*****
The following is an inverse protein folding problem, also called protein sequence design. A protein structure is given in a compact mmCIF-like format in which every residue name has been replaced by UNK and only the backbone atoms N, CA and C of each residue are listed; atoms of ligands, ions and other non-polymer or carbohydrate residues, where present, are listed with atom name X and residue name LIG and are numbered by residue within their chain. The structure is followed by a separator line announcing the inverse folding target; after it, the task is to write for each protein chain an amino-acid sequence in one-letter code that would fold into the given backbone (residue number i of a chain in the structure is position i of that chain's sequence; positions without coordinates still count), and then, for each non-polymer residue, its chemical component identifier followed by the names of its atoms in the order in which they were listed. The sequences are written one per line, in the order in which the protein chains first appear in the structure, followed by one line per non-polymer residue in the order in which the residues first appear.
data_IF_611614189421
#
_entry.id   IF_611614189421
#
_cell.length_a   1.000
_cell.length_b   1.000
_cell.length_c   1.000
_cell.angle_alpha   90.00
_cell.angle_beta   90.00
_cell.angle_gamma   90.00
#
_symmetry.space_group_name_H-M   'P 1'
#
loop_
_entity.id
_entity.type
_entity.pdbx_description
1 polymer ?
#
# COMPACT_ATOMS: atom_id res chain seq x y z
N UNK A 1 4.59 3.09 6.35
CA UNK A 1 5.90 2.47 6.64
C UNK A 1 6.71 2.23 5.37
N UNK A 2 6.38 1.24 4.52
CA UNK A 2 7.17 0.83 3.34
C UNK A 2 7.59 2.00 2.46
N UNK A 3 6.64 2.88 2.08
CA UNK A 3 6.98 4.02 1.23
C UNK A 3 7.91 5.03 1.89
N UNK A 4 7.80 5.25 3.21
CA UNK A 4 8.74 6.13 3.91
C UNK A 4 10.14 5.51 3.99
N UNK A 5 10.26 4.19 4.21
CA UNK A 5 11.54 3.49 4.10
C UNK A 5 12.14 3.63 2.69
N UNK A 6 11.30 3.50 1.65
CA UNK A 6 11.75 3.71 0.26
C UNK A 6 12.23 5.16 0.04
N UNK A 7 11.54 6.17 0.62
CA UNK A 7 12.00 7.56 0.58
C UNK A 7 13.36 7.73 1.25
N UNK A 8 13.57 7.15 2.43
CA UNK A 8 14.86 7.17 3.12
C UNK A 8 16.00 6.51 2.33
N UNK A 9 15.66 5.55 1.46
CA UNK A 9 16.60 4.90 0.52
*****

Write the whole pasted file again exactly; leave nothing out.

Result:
The following is an inverse protein folding problem, also called protein sequence design. A protein structure is given in a compact mmCIF-like format in which every residue name has been replaced by UNK and only the backbone atoms N, CA and C of each residue are listed; atoms of ligands, ions and other non-polymer or carbohydrate residues, where present, are listed with atom name X and residue name LIG and are numbered by residue within their chain. The structure is followed by a separator line announcing the inverse folding target; after it, the task is to write for each protein chain an amino-acid sequence in one-letter code that would fold into the given backbone (residue number i of a chain in the structure is position i of that chain's sequence; positions without coordinates still count), and then, for each non-polymer residue, its chemical component identifier followed by the names of its atoms in the order in which they were listed. The sequences are written one per line, in the order in which the protein chains first appear in the structure, followed by one line per non-polymer residue in the order in which the residues first appear.
data_IF_611614189421
#
_entry.id   IF_611614189421
#
_cell.length_a   1.000
_cell.length_b   1.000
_cell.length_c   1.000
_cell.angle_alpha   90.00
_cell.angle_beta   90.00
_cell.angle_gamma   90.00
#
_symmetry.space_group_name_H-M   'P 1'
#
loop_
_entity.id
_entity.type
_entity.pdbx_description
1 polymer ?
#
# COMPACT_ATOMS: atom_id res chain seq x y z
N UNK A 1 4.59 3.09 6.35
CA UNK A 1 5.90 2.47 6.64
C UNK A 1 6.71 2.23 5.37
N UNK A 2 6.38 1.24 4.52
CA UNK A 2 7.17 0.83 3.34
C UNK A 2 7.59 2.00 2.46
N UNK A 3 6.64 2.88 2.08
CA UNK A 3 6.98 4.02 1.23
C UNK A 3 7.91 5.03 1.89
N UNK A 4 7.80 5.25 3.21
CA UNK A 4 8.74 6.13 3.91
C UNK A 4 10.14 5.51 3.99
N UNK A 5 10.26 4.19 4.21
CA UNK A 5 11.54 3.49 4.10
C UNK A 5 12.14 3.63 2.69
N UNK A 6 11.30 3.50 1.65
CA UNK A 6 11.75 3.71 0.26
C UNK A 6 12.23 5.16 0.04
N UNK A 7 11.54 6.17 0.62
CA UNK A 7 12.00 7.56 0.58
C UNK A 7 13.36 7.73 1.25
N UNK A 8 13.57 7.15 2.43
CA UNK A 8 14.86 7.17 3.12
C UNK A 8 16.00 6.51 2.33
N UNK A 9 15.66 5.55 1.46
CA UNK A 9 16.60 4.90 0.52